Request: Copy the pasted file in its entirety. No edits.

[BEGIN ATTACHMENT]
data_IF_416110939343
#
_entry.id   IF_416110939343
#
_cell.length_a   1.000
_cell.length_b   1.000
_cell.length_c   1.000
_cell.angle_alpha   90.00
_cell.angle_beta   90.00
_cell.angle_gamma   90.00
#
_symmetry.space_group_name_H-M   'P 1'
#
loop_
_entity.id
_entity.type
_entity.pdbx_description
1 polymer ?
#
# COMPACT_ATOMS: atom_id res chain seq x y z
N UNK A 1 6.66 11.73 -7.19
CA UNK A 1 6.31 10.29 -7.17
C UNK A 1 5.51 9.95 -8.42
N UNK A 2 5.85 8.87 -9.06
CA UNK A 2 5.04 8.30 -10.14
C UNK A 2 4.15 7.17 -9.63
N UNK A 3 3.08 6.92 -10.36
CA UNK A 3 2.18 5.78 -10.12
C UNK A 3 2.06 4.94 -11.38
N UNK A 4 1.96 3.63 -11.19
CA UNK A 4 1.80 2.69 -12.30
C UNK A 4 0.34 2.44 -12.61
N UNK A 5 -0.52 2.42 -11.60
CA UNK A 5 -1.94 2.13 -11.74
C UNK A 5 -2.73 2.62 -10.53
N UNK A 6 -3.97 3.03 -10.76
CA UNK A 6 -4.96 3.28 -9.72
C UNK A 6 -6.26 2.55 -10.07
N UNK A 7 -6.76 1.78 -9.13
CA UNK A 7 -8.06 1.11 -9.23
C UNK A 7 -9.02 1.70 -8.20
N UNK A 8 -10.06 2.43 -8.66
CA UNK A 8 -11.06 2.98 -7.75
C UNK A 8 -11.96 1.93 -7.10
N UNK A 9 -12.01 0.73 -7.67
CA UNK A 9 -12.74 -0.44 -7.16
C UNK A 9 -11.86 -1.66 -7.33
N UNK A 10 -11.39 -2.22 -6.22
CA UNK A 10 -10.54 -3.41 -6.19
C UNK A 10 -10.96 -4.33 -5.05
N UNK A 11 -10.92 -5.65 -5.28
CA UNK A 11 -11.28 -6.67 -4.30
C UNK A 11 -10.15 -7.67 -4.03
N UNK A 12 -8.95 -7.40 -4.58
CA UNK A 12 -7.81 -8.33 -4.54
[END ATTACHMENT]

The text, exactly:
data_IF_416110939343
#
_entry.id   IF_416110939343
#
_cell.length_a   1.000
_cell.length_b   1.000
_cell.length_c   1.000
_cell.angle_alpha   90.00
_cell.angle_beta   90.00
_cell.angle_gamma   90.00
#
_symmetry.space_group_name_H-M   'P 1'
#
loop_
_entity.id
_entity.type
_entity.pdbx_description
1 polymer ?
#
# COMPACT_ATOMS: atom_id res chain seq x y z
N UNK A 1 6.66 11.73 -7.19
CA UNK A 1 6.31 10.29 -7.17
C UNK A 1 5.51 9.95 -8.42
N UNK A 2 5.85 8.87 -9.06
CA UNK A 2 5.04 8.30 -10.14
C UNK A 2 4.15 7.17 -9.63
N UNK A 3 3.08 6.92 -10.36
CA UNK A 3 2.18 5.78 -10.12
C UNK A 3 2.06 4.94 -11.38
N UNK A 4 1.96 3.63 -11.19
CA UNK A 4 1.80 2.69 -12.30
C UNK A 4 0.34 2.44 -12.61
N UNK A 5 -0.52 2.42 -11.60
CA UNK A 5 -1.94 2.13 -11.74
C UNK A 5 -2.73 2.62 -10.53
N UNK A 6 -3.97 3.03 -10.76
CA UNK A 6 -4.96 3.28 -9.72
C UNK A 6 -6.26 2.55 -10.07
N UNK A 7 -6.76 1.78 -9.13
CA UNK A 7 -8.06 1.11 -9.23
C UNK A 7 -9.02 1.70 -8.20
N UNK A 8 -10.06 2.43 -8.66
CA UNK A 8 -11.06 2.98 -7.75
C UNK A 8 -11.96 1.93 -7.10
N UNK A 9 -12.01 0.73 -7.67
CA UNK A 9 -12.74 -0.44 -7.16
C UNK A 9 -11.86 -1.66 -7.33
N UNK A 10 -11.39 -2.22 -6.22
CA UNK A 10 -10.54 -3.41 -6.19
C UNK A 10 -10.96 -4.33 -5.05
N UNK A 11 -10.92 -5.65 -5.28
CA UNK A 11 -11.28 -6.67 -4.30
C UNK A 11 -10.15 -7.67 -4.03
N UNK A 12 -8.95 -7.40 -4.58
CA UNK A 12 -7.81 -8.33 -4.54